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New Web Site Adds Up Military Pay Gains

By Douglas J. Gillert
American Forces Press Service

WASHINGTON, Oct. 29, 1999 – The Defense Department has posted a new site on the World Wide Web that explains the military pay changes taking effect Jan. 1, including the 4.8 percent pay raise.

Pay2000 provides details on the January pay raise and briefly covers new retirement options; the Thrift Savings Plan that would allow service members to build a retirement nest egg; special pay and incentive pay improvements; and new rules on housing allowances, temporary lodging expenses and leave sell-back. The site also offers a means to provide e-mail feedback.

According to Thomas Tower, an assistant director for compensation in the Office of the Undersecretary of Defense for Personnel and Readiness, user feedback will contribute to the site's providing more in-depth information during its second phase, expected to go online by mid-November. The third stage, toward the end of this year, will be interactive and allow service members to calculate and compare retirement choices they have after 15 years' active duty, he said.

The option of choosing retirement plans is one of the most important improvements to military pay according to Tower. "Members now have a choice of retirement plans, including a reduced monthly payment with a $30,000 lump sum payment at 15 years or a higher annuity at 20 years, " he said. Those who elect the lump sum payment at 15 years are still required to serve on active duty through their 20th year, he said. "We will provide financial comparisons of what they can save."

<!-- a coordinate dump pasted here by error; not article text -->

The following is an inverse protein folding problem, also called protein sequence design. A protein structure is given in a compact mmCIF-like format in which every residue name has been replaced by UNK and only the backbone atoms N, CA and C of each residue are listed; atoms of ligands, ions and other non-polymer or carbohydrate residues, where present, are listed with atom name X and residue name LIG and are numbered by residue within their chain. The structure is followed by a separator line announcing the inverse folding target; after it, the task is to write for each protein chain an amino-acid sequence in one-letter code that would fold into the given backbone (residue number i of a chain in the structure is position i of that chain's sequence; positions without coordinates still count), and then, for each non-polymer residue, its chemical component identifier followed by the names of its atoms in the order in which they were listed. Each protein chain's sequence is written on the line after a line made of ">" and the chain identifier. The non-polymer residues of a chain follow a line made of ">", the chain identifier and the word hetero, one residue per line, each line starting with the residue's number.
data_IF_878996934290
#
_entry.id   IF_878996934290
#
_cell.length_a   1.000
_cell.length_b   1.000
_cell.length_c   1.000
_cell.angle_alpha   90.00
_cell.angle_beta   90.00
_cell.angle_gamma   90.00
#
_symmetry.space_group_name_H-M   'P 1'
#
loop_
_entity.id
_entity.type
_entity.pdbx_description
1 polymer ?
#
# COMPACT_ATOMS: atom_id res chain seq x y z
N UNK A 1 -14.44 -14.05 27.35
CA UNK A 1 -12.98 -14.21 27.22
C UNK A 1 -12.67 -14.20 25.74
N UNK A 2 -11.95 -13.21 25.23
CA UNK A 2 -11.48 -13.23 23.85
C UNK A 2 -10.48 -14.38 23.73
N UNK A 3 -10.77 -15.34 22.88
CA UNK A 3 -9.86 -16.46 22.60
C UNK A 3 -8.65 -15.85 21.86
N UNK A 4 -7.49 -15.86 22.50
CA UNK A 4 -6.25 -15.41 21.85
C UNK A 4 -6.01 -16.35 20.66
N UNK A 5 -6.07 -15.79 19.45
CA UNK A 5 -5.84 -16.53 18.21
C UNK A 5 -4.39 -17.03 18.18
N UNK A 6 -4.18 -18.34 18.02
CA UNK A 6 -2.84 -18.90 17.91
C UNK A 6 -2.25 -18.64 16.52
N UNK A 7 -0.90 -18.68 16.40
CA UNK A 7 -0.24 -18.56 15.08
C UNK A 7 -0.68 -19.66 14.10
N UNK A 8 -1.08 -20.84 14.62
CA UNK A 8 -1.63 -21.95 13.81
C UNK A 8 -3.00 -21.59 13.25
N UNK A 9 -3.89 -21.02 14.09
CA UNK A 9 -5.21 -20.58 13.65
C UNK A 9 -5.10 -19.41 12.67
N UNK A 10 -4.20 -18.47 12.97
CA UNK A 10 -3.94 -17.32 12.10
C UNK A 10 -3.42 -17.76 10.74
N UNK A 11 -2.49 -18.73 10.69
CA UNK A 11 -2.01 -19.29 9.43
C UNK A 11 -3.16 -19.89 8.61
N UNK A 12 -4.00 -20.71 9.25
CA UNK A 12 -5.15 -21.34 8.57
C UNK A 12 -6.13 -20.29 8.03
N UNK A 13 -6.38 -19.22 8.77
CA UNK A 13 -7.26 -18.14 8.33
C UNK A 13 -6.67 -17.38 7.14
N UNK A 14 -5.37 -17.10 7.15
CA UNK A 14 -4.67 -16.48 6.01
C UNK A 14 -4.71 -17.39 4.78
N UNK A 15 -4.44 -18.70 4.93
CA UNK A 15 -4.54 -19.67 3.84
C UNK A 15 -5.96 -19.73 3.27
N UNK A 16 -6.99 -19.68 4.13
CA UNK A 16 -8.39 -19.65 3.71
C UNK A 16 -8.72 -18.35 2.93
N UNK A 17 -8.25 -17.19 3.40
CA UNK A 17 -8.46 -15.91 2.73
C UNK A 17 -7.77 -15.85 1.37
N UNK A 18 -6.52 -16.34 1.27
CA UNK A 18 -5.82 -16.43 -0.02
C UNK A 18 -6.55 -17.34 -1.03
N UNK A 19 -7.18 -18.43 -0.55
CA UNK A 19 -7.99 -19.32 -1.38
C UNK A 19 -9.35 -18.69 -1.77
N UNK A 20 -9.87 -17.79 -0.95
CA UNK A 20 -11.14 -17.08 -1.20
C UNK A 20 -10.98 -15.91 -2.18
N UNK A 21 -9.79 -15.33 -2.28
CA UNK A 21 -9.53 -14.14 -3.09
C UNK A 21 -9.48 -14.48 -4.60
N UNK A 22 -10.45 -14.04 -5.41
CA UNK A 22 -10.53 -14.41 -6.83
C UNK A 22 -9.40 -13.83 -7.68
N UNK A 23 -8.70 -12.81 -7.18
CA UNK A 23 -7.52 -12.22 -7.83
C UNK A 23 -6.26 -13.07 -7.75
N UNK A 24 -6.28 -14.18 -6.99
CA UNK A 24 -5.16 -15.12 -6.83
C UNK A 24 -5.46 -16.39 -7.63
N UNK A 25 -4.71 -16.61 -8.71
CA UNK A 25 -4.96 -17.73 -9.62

Pay2000 doesn't duplicate information like pay tables that are available on the Defense Finance and Accounting Service Web site, said Tower. He said, Pay2000 conveys information pertaining directly to compensation issues in the fiscal 2000 Defense Authorization Act, while the DFAS site contains more standardized information.

"The message we want to convey is that military compensation has been dramatically improved," Tower said. "A military career is a more attractive option, particularly in relation to the private sector, because service members each year will get a .5 percent higher pay raise than the private sector."

Defense Secretary William S. Cohen called the pay changes an "investment in our warriors" at the signing of the defense authorization act Oct. 5. "We can never pay you enough," he said, "but we can pay you more. And that is precisely what this bill is going to do."

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